The Boolean operator "and" works as follows: If you "and" (yes, it is used as a verb here) two Boolean things together, the result, the answer is "true" only if the first AND the second of the things you were ANDing together were true. If I have a gun AND I have some bullets, then I can go shooting.

And the last Boolean operator you have already met: "not". Not(boSomething) will be true when boSomething is false, and not(boSomething) will be false when boSomething is true.


Whew! It does get easier! Remember learning to ride a bike? And I'll tell you another thing: Over the years, I've seen something again and again. If you begin to get that "I'll never manage this" feeling, especially if it is growing, you may well be just on the cusp of the breakthrough, after which you wonder "Well why couldn't I do that yesterday?" Be it riding a bike or playing a piano or programming... many people CAN do it... why not you? And those who are able to do it cannot really tell you how. They just "know" how.

Pressing on....

An aside:

In programming the Arduino, there is nothing wrong with a little loop like the one we've made.....

do {
while (/*condition*/);

..... as long as you don't mind the loop going on until the power fails or the reset button is pressed, in some cases, or until "stuff" does something to make the "condition" false.

However: Be warned of two things.....

1)) Such loops can lead to programs that "don't work." If there is a fault in your logic, a bug, then the program will do what you told it to do... even if that's not what you wanted. If you have a program that "isn't working", look closely. You may find a place where you thought the program was going to go on, leave a loop, move to the next thing... but where it isn't doing so.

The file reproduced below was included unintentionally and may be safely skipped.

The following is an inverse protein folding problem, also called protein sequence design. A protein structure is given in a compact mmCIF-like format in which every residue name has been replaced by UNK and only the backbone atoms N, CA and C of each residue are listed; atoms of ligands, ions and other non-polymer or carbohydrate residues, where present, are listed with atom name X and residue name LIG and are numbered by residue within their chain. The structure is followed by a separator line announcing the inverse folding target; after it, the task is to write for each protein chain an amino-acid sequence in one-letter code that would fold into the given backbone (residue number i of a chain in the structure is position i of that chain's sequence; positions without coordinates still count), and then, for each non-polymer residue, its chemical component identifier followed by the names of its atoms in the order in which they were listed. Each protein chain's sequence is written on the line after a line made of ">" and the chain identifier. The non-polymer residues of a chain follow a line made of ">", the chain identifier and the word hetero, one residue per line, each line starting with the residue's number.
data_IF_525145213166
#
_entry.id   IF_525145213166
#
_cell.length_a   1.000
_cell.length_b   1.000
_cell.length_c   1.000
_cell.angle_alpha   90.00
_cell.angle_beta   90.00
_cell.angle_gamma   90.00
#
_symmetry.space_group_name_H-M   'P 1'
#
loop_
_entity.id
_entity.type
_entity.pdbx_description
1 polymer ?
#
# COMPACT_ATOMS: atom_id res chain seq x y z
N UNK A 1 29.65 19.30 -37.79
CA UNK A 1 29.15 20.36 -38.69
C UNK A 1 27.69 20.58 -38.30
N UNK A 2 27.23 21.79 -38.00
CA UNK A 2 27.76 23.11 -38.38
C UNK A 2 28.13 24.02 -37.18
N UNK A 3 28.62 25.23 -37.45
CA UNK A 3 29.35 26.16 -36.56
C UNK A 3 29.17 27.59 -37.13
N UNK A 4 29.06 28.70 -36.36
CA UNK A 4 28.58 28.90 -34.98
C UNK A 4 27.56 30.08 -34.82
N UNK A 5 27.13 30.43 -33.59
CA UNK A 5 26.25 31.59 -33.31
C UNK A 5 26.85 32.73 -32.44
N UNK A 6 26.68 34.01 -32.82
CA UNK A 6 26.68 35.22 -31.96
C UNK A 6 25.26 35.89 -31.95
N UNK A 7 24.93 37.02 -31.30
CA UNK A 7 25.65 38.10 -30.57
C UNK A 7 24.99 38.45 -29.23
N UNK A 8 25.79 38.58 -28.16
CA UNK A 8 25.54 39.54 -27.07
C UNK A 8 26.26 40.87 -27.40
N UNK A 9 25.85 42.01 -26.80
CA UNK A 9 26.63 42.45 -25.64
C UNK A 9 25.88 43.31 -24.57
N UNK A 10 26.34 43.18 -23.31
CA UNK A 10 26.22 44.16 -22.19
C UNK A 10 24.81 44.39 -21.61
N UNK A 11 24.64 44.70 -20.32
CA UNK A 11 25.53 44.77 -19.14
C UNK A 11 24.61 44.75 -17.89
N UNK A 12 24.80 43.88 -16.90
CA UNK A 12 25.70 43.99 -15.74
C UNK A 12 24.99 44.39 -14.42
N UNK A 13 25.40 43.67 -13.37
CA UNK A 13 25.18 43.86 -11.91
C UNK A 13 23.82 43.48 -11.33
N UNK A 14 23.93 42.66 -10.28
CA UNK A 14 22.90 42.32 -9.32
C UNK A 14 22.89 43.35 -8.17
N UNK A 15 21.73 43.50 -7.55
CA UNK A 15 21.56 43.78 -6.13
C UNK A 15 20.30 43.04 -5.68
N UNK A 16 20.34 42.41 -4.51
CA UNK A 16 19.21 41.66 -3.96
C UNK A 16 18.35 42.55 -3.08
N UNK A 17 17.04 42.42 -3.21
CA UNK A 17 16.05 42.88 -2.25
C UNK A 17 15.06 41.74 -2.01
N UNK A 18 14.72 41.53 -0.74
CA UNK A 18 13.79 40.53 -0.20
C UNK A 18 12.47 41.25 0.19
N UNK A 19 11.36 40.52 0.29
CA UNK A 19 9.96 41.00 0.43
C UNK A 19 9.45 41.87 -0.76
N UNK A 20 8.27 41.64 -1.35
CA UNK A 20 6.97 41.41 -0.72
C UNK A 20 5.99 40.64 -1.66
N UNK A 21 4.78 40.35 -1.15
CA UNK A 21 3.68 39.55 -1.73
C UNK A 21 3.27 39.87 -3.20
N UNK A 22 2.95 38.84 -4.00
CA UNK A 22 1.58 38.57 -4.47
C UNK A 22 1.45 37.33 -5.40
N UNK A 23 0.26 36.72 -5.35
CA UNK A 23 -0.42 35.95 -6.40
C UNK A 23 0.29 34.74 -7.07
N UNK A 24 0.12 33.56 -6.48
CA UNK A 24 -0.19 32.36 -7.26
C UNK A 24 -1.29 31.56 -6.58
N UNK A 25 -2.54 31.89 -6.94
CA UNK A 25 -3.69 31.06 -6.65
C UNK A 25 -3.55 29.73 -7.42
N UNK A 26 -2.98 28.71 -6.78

2)) You would not want to set up such a loop if writing a program to run in a computer controlled by Windows. Not important to most readers, I suspect, but I just mention it "in case". (You can certainly write such loops using a Windows computer, as long as the program is to run in something else, e.g. the Arduino.)

Right. We now have the Arduino counting from zero (all LEDs off) to one (1st LED on, other off.)

===== START OF OPTIONAL BIT ========

(If you find I worry too much about too many details, go ahead and skip ahead to the end of this optional bit.

When you work on programs, you should find that you complete "stages" from time to time. It is a bit like climbing Everest. You start in Katmandu, get things sorted out there, make sure all the bags arrived, that all the supplies you pre-ordered are at the warehouse. You then take a deep breath (well, as deep as it can be at nearly 1400m / 4500 ft. (Did you know that Google takes "What is 1370m in feet?" in it's stride?)) You draw a line. When you get your first camp on the mountain set up, you draw a line. Etc. It should be the same in programming. We're at a "draw a line" point. So....

Our current program has.....


... as its first line, so I hope you either changed that line, or saved it as "plt1d_1". (If you set up a folder for the Sheepdog Tutorials, then you can use my names without any danger of clashing with things you wanted to name plt1d_1. Divide and conquer.)

Do a "SaveAs" now, saving the program as plt1d_2.

Change the first, second and third lines of the program, and save again. We are now setting out from one of our camps. If it all goes horribly wrong, we can close the mess we've made, delete the failed "assault on camp n+1", and re-open, in this case, pltd_1, and know that we are back to an unsullied "worked as far as it went" early stage.